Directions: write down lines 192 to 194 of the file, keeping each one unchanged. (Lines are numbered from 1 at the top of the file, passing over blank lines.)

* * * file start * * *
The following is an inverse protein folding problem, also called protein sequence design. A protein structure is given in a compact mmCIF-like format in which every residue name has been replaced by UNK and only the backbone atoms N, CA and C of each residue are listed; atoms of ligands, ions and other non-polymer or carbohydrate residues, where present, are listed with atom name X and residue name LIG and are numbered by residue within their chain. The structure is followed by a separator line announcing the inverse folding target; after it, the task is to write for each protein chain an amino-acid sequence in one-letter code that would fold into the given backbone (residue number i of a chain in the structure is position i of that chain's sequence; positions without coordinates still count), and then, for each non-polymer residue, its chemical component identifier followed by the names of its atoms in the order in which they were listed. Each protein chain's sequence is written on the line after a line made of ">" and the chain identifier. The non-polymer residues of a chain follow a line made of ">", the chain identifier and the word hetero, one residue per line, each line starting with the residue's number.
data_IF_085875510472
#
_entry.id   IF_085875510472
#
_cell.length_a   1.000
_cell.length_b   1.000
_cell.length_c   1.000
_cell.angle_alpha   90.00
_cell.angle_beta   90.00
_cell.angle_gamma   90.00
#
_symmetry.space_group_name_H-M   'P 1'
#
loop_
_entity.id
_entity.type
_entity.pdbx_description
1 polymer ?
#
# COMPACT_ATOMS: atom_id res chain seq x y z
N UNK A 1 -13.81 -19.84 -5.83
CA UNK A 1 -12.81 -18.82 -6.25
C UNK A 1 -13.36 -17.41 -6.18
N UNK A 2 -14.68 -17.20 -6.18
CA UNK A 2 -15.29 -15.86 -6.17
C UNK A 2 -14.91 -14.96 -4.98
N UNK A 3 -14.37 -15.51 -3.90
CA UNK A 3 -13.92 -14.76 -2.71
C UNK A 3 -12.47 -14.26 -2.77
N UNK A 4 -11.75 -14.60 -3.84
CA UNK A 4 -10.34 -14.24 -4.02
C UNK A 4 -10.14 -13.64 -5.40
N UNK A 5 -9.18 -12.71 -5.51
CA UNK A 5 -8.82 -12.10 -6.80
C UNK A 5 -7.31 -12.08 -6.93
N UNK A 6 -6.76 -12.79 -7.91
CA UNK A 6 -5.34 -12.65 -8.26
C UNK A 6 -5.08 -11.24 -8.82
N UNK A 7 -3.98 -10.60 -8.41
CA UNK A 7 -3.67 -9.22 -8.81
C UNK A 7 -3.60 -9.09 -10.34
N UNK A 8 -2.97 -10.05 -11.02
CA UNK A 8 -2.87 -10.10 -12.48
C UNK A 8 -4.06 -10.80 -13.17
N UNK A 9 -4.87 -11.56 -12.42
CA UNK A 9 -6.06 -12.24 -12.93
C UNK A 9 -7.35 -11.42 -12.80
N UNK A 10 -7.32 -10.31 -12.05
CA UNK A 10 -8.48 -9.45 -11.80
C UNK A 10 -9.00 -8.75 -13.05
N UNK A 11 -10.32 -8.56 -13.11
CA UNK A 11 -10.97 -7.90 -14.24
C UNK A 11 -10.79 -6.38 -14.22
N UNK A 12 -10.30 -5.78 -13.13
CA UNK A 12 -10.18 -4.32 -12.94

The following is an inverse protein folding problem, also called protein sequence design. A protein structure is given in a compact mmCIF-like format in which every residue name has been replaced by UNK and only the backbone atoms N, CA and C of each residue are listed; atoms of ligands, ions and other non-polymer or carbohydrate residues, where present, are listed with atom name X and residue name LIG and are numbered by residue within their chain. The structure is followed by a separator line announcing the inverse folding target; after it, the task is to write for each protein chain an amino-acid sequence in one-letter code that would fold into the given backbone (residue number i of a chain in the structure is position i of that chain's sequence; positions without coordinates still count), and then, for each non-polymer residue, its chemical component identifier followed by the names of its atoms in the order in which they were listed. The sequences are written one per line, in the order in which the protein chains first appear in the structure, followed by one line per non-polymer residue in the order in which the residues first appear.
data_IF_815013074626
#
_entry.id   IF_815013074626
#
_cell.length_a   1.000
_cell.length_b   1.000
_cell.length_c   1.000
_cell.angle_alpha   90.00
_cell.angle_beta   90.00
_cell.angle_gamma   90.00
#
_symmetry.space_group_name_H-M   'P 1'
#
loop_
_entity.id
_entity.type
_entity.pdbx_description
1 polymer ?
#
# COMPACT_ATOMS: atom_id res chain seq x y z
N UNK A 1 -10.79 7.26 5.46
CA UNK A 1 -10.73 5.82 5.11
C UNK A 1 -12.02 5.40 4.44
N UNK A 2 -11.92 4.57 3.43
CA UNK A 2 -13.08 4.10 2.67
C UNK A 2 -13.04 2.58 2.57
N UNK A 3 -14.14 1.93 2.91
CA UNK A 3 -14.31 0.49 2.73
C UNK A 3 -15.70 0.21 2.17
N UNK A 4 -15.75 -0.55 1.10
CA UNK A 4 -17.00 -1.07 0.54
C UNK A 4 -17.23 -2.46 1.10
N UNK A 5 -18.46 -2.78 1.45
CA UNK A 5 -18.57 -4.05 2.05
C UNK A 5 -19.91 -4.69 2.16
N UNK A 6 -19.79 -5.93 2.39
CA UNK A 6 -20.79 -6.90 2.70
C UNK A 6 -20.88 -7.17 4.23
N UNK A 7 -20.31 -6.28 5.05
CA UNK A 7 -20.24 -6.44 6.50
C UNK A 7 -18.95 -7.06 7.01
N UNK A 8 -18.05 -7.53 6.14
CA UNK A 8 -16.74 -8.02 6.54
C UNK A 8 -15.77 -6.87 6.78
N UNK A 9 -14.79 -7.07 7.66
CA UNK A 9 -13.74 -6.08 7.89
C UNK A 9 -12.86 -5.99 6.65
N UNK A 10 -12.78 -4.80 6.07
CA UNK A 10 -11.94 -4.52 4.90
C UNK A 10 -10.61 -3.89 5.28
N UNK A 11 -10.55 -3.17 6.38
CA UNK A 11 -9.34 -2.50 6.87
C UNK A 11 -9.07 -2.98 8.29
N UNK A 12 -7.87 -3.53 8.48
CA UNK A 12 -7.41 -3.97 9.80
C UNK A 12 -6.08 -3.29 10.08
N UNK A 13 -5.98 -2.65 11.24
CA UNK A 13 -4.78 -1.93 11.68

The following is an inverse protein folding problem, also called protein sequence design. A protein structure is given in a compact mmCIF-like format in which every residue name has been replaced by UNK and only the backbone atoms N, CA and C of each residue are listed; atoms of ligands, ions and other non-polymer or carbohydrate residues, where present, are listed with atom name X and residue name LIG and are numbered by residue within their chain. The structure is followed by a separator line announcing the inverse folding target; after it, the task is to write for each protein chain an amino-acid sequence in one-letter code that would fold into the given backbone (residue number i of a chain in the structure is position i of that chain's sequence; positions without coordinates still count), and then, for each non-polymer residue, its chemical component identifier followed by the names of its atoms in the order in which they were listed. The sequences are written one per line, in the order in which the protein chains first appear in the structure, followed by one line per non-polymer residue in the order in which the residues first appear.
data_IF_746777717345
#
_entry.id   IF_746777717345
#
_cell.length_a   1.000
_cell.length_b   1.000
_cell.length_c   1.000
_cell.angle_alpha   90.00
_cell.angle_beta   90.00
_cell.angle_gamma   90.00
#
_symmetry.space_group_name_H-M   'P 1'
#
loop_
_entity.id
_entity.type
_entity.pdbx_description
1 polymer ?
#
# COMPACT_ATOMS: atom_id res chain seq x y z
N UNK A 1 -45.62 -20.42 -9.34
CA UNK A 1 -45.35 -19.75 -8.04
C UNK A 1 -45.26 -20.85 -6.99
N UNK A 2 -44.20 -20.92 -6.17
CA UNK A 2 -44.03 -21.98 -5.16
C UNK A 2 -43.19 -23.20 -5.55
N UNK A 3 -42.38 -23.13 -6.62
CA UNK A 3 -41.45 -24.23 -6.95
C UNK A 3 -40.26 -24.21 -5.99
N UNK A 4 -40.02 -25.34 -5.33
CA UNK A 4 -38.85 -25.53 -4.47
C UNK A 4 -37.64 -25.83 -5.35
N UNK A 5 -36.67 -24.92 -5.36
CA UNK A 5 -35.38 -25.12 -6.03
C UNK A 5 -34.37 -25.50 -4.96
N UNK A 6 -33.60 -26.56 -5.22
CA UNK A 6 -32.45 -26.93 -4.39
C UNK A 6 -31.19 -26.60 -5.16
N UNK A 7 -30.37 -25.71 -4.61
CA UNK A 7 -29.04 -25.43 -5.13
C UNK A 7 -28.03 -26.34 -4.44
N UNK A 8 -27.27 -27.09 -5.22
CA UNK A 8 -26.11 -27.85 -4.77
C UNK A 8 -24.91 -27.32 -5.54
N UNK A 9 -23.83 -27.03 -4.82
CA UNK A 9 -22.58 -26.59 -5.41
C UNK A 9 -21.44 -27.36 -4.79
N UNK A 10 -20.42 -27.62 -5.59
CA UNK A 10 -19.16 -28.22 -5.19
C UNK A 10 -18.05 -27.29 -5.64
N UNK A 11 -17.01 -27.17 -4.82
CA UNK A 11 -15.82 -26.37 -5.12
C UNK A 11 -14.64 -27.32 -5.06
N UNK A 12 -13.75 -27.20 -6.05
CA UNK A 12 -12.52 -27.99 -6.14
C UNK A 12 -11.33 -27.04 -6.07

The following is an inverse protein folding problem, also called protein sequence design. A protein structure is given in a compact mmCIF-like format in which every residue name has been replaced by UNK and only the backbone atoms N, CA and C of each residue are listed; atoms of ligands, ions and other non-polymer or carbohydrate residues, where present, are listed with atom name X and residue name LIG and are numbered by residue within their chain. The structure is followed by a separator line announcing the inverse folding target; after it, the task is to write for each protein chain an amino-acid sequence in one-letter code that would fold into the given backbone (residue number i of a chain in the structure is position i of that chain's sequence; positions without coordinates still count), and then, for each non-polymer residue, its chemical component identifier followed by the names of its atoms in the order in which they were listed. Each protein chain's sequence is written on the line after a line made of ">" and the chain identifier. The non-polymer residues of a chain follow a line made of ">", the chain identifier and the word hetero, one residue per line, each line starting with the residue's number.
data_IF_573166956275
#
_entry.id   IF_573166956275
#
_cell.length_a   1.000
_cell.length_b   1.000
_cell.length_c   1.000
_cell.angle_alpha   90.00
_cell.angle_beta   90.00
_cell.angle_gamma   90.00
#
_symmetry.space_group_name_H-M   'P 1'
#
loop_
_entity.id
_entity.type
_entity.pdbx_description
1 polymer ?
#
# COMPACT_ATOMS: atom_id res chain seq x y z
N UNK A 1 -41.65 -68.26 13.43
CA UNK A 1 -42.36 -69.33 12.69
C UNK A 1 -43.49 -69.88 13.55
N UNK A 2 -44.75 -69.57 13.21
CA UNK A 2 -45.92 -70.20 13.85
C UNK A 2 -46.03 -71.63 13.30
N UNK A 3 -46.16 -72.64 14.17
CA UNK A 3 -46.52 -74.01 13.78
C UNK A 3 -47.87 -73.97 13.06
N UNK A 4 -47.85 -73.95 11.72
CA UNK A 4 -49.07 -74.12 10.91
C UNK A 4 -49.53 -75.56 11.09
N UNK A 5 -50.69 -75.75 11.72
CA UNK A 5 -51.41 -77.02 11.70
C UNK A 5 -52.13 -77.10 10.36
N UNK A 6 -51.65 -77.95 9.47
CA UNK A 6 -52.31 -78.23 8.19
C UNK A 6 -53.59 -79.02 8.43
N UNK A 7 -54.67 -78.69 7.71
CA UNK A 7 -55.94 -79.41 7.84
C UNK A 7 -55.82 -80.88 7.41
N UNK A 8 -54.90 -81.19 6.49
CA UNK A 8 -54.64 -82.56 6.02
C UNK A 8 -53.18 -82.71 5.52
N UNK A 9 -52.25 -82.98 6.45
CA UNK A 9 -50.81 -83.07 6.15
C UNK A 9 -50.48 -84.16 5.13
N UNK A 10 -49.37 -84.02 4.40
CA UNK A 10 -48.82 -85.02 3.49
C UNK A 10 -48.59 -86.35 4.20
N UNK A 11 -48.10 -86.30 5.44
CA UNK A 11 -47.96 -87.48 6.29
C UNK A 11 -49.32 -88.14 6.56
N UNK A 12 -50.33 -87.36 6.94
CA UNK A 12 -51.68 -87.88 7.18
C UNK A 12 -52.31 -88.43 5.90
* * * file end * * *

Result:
#
# COMPACT_ATOMS: atom_id res chain seq x y z
N UNK A 1 -41.65 -68.26 13.43